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Difference between Zinc Gold Dichromate and Yellow Trivalent




Q. Hi, I am Betty Koons and I would like someone to answer a question for me. We received a print from a customer that stated under plating "Zinc Gold Dichromate (Trivalent)". Our plater plated it Zinc Gold Dichromate. Our customer asked about trivalent and we told them we sent the print to the plater and this is what they plated the parts. I talked to the customer and they said they wanted Trivalent. I called the plater and they said you cannot have Zinc Gold Dichromate and Trivalent in the same plating requirement. So my question is, what is the difference between Zinc Gold Dichromate and Trivalent? Your help will be appreciated.

Thank you,

Betty Koons
- Bucyrus, Ohio
2006


A. Trivalent was specified, so trivalent must be provided -- although the spec invites trouble like this :-)

This is probably the situation: European RohS and EOLV and other standards now require that many components be free of hexavalent chromium. Also some manufacturers are being pro-active on that issue even if hexavalent chromium is not forbidden by law on their components. The components in question presumably must be free of hexavalent chromium, so trivalent was specified.

A problem is that 'dichromate' has a specific chemical meaning; it means Cr2O7, and the chrome would have to be hexavalent, not trivalent for that formula to hold. Similarly, 'chromate' also has a specific chemical meaning; it means CrO3, and the chrome would have to be hexavalent for that formula to hold as well. But as slang and a colloquialism the trivalent formulas are widely called 'trivalent chromates' even though it is actually an oxymoron to a chemist.

Yet another problem is that dichromate is naturally gold in color whereas trivalent formulations are naturally clear, and some people question whether it is possible to get a good gold color from a trivalent formulation even with dye.

The bottom line is that it is probably essential that the parts be free of hexavalent chromium, so they probably have to be stripped and redone. The spec is perhaps poorly written on the one hand, but the plater should not have applied hexavalent chromate when the spec said trivalent. Plenty of blame to go around; but from this distance, without any real investigation of the facts, I'd say it's the plater's job to fix this. Thanks for an interesting and timely question!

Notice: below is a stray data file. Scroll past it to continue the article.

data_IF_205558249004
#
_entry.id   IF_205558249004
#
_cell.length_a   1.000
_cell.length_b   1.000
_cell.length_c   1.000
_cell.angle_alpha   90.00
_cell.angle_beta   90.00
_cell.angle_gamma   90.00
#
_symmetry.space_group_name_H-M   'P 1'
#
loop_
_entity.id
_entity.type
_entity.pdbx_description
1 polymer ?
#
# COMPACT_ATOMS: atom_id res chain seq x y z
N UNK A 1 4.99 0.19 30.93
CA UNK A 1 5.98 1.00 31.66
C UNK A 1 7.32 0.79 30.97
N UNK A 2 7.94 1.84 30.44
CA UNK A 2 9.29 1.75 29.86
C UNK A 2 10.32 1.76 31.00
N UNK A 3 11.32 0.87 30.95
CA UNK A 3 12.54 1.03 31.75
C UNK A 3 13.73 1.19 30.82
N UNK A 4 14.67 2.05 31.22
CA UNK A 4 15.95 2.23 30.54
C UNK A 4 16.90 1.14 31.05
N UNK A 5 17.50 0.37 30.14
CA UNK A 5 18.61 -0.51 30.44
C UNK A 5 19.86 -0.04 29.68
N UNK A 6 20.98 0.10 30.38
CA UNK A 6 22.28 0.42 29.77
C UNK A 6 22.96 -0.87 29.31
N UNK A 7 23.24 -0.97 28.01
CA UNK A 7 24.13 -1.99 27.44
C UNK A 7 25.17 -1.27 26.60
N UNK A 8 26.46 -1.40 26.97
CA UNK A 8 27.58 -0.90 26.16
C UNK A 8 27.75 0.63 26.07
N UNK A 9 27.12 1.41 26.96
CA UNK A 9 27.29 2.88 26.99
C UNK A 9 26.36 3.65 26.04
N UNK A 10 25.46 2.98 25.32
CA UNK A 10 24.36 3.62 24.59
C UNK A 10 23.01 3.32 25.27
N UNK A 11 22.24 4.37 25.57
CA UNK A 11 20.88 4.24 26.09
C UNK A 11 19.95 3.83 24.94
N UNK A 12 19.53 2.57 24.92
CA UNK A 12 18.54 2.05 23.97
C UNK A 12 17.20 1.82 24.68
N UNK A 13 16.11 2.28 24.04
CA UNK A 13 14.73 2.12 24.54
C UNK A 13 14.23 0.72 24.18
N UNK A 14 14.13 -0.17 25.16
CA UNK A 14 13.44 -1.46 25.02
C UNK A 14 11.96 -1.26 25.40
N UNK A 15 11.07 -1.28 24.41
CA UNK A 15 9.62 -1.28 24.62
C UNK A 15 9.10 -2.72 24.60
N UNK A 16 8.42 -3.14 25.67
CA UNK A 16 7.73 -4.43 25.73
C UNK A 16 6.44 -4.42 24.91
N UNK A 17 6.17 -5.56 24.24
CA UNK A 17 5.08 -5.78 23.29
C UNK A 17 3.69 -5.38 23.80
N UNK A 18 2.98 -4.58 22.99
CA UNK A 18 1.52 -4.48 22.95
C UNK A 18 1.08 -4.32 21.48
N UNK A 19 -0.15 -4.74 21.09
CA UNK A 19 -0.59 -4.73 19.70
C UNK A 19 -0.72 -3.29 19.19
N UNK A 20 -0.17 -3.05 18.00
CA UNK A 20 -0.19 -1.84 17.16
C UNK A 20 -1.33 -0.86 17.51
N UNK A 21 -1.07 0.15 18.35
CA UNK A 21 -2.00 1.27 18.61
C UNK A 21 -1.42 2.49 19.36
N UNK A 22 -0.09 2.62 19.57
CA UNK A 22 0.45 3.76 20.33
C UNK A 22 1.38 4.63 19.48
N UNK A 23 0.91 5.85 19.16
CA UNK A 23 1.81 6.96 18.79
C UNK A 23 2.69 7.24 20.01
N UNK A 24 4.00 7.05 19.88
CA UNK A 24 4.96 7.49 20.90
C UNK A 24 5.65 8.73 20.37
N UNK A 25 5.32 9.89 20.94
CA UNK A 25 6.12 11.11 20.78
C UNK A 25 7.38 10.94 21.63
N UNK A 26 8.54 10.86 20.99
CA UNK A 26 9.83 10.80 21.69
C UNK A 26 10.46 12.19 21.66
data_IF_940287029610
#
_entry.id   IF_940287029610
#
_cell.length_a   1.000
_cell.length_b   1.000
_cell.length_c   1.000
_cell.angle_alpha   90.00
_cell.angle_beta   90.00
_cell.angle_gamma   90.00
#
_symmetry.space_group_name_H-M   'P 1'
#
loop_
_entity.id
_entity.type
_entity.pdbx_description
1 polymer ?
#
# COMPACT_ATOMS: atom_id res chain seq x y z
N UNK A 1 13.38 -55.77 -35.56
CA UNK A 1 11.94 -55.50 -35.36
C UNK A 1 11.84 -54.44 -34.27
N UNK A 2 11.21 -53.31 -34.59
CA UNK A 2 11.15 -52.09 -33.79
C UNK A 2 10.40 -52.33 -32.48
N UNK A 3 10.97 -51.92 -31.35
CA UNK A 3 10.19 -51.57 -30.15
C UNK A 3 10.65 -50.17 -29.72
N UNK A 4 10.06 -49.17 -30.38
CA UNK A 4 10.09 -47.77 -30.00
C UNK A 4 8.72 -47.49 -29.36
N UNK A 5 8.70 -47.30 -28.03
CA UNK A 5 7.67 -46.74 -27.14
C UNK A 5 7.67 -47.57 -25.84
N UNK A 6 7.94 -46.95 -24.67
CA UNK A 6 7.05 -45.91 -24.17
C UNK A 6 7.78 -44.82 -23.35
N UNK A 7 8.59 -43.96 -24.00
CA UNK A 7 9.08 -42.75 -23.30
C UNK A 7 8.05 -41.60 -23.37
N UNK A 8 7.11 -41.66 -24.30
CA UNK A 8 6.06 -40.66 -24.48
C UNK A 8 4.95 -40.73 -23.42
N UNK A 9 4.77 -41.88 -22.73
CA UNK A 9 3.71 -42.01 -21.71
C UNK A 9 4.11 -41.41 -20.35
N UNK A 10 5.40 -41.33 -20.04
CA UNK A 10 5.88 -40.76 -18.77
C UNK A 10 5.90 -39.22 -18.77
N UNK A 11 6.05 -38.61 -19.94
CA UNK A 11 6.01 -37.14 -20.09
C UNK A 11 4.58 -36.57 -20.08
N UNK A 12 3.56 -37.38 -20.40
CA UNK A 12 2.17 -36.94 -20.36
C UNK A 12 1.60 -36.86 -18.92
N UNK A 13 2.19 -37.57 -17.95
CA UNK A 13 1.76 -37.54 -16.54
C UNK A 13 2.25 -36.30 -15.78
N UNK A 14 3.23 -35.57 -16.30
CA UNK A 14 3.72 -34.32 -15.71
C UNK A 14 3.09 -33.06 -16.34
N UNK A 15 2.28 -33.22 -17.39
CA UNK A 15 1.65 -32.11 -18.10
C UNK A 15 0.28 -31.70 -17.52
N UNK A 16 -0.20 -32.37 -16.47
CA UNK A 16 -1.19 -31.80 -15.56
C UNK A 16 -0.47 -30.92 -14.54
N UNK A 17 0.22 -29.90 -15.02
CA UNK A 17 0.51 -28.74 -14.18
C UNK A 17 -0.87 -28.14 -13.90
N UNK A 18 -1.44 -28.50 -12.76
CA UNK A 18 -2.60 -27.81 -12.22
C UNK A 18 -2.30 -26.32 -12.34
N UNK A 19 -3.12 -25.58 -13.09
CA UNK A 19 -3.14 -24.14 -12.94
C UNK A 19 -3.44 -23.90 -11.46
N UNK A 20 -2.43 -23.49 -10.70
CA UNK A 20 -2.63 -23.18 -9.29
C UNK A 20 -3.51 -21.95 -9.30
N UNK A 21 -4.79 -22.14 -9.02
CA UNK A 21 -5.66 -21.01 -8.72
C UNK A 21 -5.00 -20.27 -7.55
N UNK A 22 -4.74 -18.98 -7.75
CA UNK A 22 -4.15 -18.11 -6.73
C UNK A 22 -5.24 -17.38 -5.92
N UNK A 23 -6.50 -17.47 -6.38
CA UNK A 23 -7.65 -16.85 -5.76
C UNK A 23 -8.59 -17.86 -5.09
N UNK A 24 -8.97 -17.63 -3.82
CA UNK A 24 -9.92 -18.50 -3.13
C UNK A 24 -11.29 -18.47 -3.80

Ted Mooney, finishing.com
Ted Mooney, P.E.
Striving to live Aloha
finishing.com - Pine Beach, New Jersey
2006


A. The following web page could be an example of the apparent contradiction in "trivalent dichromate":
www.codyzincplating.com/Zinc+Plating/Zinc+Trivalent+Dichromate+Plating/default.aspx

A close reading of this manufacturer's process description indicates that it is a trivalent coating.

It appears a marketer, not an engineer, is the origin of this confusion.

David Ings
- LaGrange, Illinois, USA
April 30, 2015



thumbs up signThanks David. We should probably call such coatings "RoHS compliant trivalent chromium conversion coatings" or "RoHS compliant hexavalent-free conversion coatings" since there can be no such thing as "trivalent chromate". Another shortcoming of the original callout was that it may not have included a Class, Type, and Thickness according to an ASTM or other recognized specification.

Regards,

pic of Ted Mooney
Ted Mooney, P.E. RET
Striving to live Aloha
finishing.com - Pine Beach, New Jersey
May 2015




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